Sculptor João Monteiro and the Brazilian way of being
by Jacob Klintowitz
The shapes of João Monteiro sculptures have the appeal of an authentic natural gesture made in the air. One can infer from the look of the sculptures that they were designed in space and, manipulated by the force of some unknown technology, became tridimensional outlines and drawings. Newborn shapes. Alive and dynamic organic elements. There is no doubt that these sculptures can give the impression of spontaneous, effortless gestures, but, talking about art, the conquest of spontaneity is only achieved through extreme hard work and dedication. It is a rich and revealing paradox, though its comprehension is difficult for excessively practical people. João Monteiro´s work has an oceanic twist. It is a continuous, associative creative process, in which one shape is originated by another, in a permanent unveiling. In this fountain, even by definition of such procedure, all things are connected to all things, there is an entanglement, one body for doing and being and there is nothing on his studio and his activity, in his work, that is disconnected from the whole. In that case, the artist’s path is structured by certain themes and figures and this is his universe, his world and inside it belies his concentration. The threadlike aspect of many sculptures favors the reading of the spatial design, and enables in the visitor the playful and involuntary action of imagining. Many may even discuss with the design and the hollow spaces to create within themselves a more personal and unusual image, a true meditation. Other sculptures, that use plates to organize the plans, fragmented shapes, keep the unity in the light of the structure of the rhythms. Whatever the path chosen by the artist, the threadlike shapes or the fragmented shapes, it becomes evident that Josão Monteiro’s sculpture tends to be monumental. Its vocation is to be public art, and this is due mainly to the internal proportions of his sculptures. It is like the artist created models and the scale is the city. It does not matter the shape and the dimension of the sculpture, since what we face, most of the times, is the monumental.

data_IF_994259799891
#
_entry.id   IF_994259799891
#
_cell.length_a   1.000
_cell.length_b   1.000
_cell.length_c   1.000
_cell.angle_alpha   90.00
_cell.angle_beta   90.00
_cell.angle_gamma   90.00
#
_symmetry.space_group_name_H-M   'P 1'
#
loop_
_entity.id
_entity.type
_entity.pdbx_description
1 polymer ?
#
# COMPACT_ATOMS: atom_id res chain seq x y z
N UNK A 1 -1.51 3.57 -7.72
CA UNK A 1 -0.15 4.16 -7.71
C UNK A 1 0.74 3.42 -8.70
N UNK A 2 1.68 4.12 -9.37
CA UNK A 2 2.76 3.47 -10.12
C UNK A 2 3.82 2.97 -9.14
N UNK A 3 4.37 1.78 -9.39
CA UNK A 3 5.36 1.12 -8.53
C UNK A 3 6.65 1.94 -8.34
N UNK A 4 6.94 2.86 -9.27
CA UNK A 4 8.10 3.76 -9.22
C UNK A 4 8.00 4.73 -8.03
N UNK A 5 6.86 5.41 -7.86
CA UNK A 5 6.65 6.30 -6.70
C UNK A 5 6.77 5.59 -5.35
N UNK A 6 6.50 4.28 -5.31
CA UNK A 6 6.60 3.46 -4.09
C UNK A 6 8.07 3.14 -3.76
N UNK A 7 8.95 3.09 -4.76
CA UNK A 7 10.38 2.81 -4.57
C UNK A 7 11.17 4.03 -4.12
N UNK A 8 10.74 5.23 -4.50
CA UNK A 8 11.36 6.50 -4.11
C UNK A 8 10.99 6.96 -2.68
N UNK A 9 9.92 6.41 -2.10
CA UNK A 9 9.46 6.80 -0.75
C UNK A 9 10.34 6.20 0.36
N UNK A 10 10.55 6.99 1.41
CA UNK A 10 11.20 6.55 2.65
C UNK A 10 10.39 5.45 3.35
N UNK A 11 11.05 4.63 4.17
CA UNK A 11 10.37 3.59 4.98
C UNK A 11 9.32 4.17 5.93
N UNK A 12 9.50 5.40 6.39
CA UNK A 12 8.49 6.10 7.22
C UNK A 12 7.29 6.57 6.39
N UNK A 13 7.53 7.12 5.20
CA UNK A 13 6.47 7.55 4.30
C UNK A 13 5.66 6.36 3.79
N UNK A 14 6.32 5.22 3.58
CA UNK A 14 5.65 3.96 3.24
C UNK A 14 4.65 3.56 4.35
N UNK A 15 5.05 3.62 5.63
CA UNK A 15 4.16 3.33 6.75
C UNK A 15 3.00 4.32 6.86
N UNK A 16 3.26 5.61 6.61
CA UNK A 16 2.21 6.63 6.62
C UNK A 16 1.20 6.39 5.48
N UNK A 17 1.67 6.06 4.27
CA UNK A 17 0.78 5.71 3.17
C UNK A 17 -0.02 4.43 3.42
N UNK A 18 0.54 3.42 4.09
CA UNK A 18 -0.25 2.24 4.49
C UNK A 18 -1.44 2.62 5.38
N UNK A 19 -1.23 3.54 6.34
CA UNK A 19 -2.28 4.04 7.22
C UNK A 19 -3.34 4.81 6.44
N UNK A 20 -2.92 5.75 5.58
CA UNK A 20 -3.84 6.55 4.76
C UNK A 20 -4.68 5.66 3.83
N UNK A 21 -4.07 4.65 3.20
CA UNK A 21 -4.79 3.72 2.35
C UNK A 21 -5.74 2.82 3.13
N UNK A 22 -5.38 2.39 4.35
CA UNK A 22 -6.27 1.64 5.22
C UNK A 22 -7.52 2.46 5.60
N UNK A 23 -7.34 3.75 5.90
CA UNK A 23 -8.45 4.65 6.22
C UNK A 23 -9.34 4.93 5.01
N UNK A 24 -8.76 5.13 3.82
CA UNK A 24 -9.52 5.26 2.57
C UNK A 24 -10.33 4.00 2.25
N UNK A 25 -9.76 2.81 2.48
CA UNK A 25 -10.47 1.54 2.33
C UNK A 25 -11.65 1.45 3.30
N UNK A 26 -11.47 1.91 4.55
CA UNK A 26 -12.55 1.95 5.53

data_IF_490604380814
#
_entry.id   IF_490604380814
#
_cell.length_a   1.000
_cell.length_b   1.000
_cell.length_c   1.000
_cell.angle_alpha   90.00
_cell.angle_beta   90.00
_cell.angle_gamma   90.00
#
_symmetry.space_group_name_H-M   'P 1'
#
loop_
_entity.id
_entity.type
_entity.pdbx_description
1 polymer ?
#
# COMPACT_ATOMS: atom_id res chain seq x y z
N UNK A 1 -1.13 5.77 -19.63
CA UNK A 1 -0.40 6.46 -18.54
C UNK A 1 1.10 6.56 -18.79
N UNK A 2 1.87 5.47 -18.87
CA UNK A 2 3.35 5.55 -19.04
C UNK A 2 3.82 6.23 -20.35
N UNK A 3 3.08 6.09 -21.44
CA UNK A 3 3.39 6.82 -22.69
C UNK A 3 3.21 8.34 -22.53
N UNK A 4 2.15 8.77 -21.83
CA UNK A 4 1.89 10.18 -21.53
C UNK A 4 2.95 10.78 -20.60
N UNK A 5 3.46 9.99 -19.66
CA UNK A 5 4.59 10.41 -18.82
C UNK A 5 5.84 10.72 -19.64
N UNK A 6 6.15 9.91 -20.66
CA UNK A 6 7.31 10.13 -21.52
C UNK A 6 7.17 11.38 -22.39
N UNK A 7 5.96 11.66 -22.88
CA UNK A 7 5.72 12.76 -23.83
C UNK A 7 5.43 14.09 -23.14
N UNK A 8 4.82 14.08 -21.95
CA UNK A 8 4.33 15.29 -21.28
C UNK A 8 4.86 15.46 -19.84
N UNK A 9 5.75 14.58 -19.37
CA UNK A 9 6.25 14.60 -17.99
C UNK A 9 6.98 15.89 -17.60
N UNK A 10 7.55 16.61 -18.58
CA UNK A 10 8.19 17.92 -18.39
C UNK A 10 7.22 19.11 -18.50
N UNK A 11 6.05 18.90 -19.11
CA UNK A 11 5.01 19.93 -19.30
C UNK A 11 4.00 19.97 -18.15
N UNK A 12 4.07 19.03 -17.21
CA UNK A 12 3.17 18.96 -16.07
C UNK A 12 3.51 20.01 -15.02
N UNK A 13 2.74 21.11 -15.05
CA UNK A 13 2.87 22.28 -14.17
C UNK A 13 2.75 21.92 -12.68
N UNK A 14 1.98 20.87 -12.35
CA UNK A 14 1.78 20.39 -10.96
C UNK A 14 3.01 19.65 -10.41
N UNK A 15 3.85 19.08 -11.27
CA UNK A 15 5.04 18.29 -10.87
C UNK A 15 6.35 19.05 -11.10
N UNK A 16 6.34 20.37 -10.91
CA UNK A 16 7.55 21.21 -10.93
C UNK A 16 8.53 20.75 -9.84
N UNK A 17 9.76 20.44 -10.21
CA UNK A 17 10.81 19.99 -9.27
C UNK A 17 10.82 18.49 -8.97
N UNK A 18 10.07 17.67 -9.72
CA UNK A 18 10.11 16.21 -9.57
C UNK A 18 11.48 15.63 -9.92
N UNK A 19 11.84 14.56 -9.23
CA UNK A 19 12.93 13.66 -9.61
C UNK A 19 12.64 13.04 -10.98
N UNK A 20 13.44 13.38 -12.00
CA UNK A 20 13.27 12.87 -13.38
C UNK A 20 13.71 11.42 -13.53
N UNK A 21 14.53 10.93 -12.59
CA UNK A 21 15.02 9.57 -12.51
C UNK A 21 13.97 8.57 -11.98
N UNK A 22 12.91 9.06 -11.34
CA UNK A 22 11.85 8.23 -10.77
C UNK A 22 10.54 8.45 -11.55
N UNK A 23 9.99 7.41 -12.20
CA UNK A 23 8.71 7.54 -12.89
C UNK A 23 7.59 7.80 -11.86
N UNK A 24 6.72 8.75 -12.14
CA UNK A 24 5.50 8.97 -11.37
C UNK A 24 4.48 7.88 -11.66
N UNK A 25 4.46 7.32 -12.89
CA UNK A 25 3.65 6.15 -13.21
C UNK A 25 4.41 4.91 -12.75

João Monteiro lived in France for almost three decades. This absence from his home country made him worry about the Brazilian identity. And his thoughts on the possible national identity conducted him to think about the Brazilian body, the ethnic composition of the population, the cultural aspects, the territoriality, the national soul. It is the search for the specificity. There is where the artist is involved in the reflections of distance and in the search of himself.
Sculptor João Monteiro de Cunha Salgado Neto speculates about the parameters that form his being in the world: “...I was born in Vila Monumento (Monument Village), in São Paulo, the capital of the state of São Paulo, from an old family. This cannot be denied and it defines myself.” It is a self-definition focused on the positive and the concrete. Another option could be: “I am not a bureaucrat, I am not a dictator, I am not racist, etc. ad infinitum, and whatever is left is what I am”. Or a self-definition not by identity, but by identification: “I am energy, as is the galaxy in which I live. I am an illuminated part, as the whole is illuminated”.
This type of reasoning and felling of identity that João Monteiro has also serves as basis for one of his themes in art, the Brazilian body, the body flexibility of an athlete, the swing of the mixed races, the tradition of being Brazilian. From all these points of view and these vaguely anthropological pillars he presents his sculptures directly beneficiated from the classical Greece and, nowadays, referenced by the work of Swiss Alberto Giacometti and the memory of his Brazilian master, FAU professor, refined sculptor Caetano Fraccarolli.
by João Monteiro